IMDb > It (1927)
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Down 19% in popularity this week. See why on IMDbPro.
Elinor Glyn (story)
Hope Loring (screen play) ...
View company contact information for It on IMDbPro.
Release Date:
15 February 1927 (USA) See more »
A salesgirl with plenty of "it" (sex appeal) pursues a handsome playboy. Full summary » | Add synopsis »
1 win See more »
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User Reviews:
Modern Fluff See more (55 total) »


  (in credits order) (verified as complete)

Clara Bow ... Betty Lou

Antonio Moreno ... Cyrus Waltham
William Austin ... Monty
Priscilla Bonner ... Molly
Jacqueline Gadsden ... Adela Van Norman (as Jacqueline Gadsdon)
Julia Swayne Gordon ... Mrs. Van Norman
Elinor Glyn (as Madame Elinor Glyn)
rest of cast listed alphabetically:
Elmo Billings ... Office Boy (uncredited)

Gary Cooper ... Newspaper Reporter (uncredited)
Lloyd Corrigan ... Yacht Cabin Boy (uncredited)
Cheryl Holt ... Baby (uncredited)
Eleanor Lawson ... First Welfare Worker (uncredited)
Rose Tapley ... Second Welfare Worker (uncredited)
Dorothy Tree ... Waltham Employee (uncredited)

Directed by
Clarence G. Badger  (as Clarence Badger)
Josef von Sternberg (uncredited)
Writing credits
Elinor Glyn (story and adaptation)

Hope Loring (screen play) and
Louis D. Lighton (screen play)

George Marion Jr. (titles)

Produced by
Kevin Brownlow .... producer (1992 alternate version)
David Gill .... producer (1992 alternate version)
B.P. Schulberg .... associate producer: West Coast Studios
Patrick Stanbury .... associate producer (1992 alternate version)
Clarence G. Badger .... producer (uncredited)
Elinor Glyn .... producer (uncredited)
Jesse L. Lasky .... executive producer (uncredited)
Adolph Zukor .... executive producer (uncredited)
Original Music by
Carl Davis (1992 alternate version)
William P. Perry (1978)
Cinematography by
H. Kinley Martin (photographed by)
Film Editing by
E. Lloyd Sheldon (editor-in-chief)
Costume Design by
Travis Banton (uncredited)
Second Unit Director or Assistant Director
Vernon Keays .... assistant director (uncredited)
Josef von Sternberg .... assistant director (uncredited)
Camera and Electrical Department
Osmond Borradaile .... assistant camera (uncredited)
Cliff Shirpser .... assistant camera (uncredited)
Other crew
Jesse L. Lasky .... presenter
Adolph Zukor .... presenter
Crew verified as complete

Production CompaniesDistributors

Additional Details

Also Known As:
72 min
Aspect Ratio:
1.33 : 1 See more »
Sound Mix:
UK:U | USA:Passed (National Board of Review)

Did You Know?

In a biography of Clara Bow, Priscilla Bonner recalled that Elinor Glyn visited the set a couple of times, wearing several purple veils that, it was obvious, were meant to mask recent plastic surgery scars that has not yet healed. Bonner said she disliked Glyn right away, finding her to be pretentious and artificial. However, she said she loved working with Clara Bow.See more »
Continuity: On the yacht, after playing the banjolele, Betty runs out of the frame carrying the instrument but in the next scene, she is empty-handed.See more »
Cyrus Waltham Jr.:You idiot! Who's the girl?
Monty Montgomery:She's a ripping sort, really. She's positively top heavy with IT!
See more »
Movie Connections:
Referenced in Bullets Over Broadway (1994)See more »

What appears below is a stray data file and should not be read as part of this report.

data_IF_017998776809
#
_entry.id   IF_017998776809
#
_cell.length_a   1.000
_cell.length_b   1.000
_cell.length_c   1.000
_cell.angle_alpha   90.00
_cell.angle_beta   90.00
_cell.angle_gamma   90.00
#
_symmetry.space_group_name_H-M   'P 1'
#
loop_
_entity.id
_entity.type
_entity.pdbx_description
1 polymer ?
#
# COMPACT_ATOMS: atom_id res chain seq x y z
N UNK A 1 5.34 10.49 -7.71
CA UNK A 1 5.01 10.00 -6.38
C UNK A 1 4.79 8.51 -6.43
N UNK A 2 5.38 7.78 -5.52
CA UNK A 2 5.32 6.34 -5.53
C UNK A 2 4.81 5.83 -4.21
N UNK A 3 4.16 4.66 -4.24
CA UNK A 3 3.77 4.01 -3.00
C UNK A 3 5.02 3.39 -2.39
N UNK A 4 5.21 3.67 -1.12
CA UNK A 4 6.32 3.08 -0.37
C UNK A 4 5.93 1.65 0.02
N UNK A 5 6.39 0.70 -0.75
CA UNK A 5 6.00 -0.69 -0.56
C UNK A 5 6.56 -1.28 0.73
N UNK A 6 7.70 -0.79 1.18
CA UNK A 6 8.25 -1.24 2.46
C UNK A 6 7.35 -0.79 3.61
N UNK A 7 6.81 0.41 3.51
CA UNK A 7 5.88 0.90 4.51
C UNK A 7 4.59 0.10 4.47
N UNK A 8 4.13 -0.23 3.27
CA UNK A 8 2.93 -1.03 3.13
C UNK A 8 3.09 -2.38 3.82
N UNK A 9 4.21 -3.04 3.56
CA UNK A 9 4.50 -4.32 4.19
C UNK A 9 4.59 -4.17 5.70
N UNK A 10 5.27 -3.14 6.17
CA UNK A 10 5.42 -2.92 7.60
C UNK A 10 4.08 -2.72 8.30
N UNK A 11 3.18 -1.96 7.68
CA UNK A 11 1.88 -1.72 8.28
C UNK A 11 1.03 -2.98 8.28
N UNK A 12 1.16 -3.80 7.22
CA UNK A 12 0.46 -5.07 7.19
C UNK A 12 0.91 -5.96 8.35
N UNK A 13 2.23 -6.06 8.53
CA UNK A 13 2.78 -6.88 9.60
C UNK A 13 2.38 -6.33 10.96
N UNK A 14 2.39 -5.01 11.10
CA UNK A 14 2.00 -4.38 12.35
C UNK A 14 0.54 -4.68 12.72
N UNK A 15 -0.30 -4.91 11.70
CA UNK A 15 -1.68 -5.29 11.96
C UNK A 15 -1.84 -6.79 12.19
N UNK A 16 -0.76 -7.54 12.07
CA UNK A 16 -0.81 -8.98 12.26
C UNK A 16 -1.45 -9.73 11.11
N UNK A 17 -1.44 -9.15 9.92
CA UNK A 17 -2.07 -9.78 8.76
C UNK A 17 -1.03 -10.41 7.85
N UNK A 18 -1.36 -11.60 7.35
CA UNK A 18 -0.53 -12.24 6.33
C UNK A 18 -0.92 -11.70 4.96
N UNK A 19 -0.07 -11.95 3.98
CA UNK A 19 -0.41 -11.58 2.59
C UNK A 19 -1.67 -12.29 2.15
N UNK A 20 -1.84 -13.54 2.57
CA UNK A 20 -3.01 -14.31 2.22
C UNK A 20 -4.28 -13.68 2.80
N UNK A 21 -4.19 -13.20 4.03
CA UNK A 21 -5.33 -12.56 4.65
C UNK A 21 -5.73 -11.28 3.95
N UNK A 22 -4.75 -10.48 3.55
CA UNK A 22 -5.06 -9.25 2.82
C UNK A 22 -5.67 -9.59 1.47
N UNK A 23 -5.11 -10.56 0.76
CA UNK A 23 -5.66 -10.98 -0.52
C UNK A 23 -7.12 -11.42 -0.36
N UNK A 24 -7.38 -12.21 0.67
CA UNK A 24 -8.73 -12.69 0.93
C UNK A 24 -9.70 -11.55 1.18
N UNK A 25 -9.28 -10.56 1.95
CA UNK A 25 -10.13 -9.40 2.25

This FAQ is empty. Add the first question.
20 out of 21 people found the following review useful.
Modern Fluff, 14 October 2001
Author: jondaris from Baltimore, MD

Two years after "It" came out the silent picture would be a thing of the past. Still, the most striking thing about this movie, after the always beautiful Clara Bow, is how modern it looks. On the Kino DVD the picture is sharp and clear, with excellent contrast. It looks as good as black and white can.

The story itself is fluff. The It of the title, which translates roughly as sex appeal, is irrelevant to the plot. Salesgirl Betty Lou Spence (Bow) falls in love with owner of big department store Cyrus Waltham, Jr. (Antonio Moreno). She chases him, he chases her, misunderstanding separates them. Even though the plot is light, it fulfills its modest goals well, largely due to Bow's energy. William Austin, as Moreno's friend Monty, is also a high point. In one key scene he also shows himself to be a far more caring and sensitive person than Cyrus, and probably a better choice for Betty's affections. Sadly, that's not how this kind of movie works.

The camera work is pretty sophisticated for the time. The scenes of Betty and Cyrus's date at the beach, with quick cuts as the two laugh, play and fall in love, are now a cliche, although one that's still used. The use of panning, different angles during scenes and plenty of close-ups keep the movie moving, without the long shots before a stationary camera that characterized many indoor scenes during the silent era. Were it not for the lack of sound and the title cards, one could easily think this movie was made as late as the start of WWII.

"It" is not an important movie in the development of cinema, either in terms of technique or theme. Instead, it's an entertaining romantic comedy, largely due to Bow's electrifying screen presence and Austin's satisfying performance. Clara Bow was a huge star, who defined the female sex symbol during the 20s. Even today it's hard to imagine anyone watching her and being able to deny that she does indeed have It.

Was the above review useful to you?
See more (55 total) »

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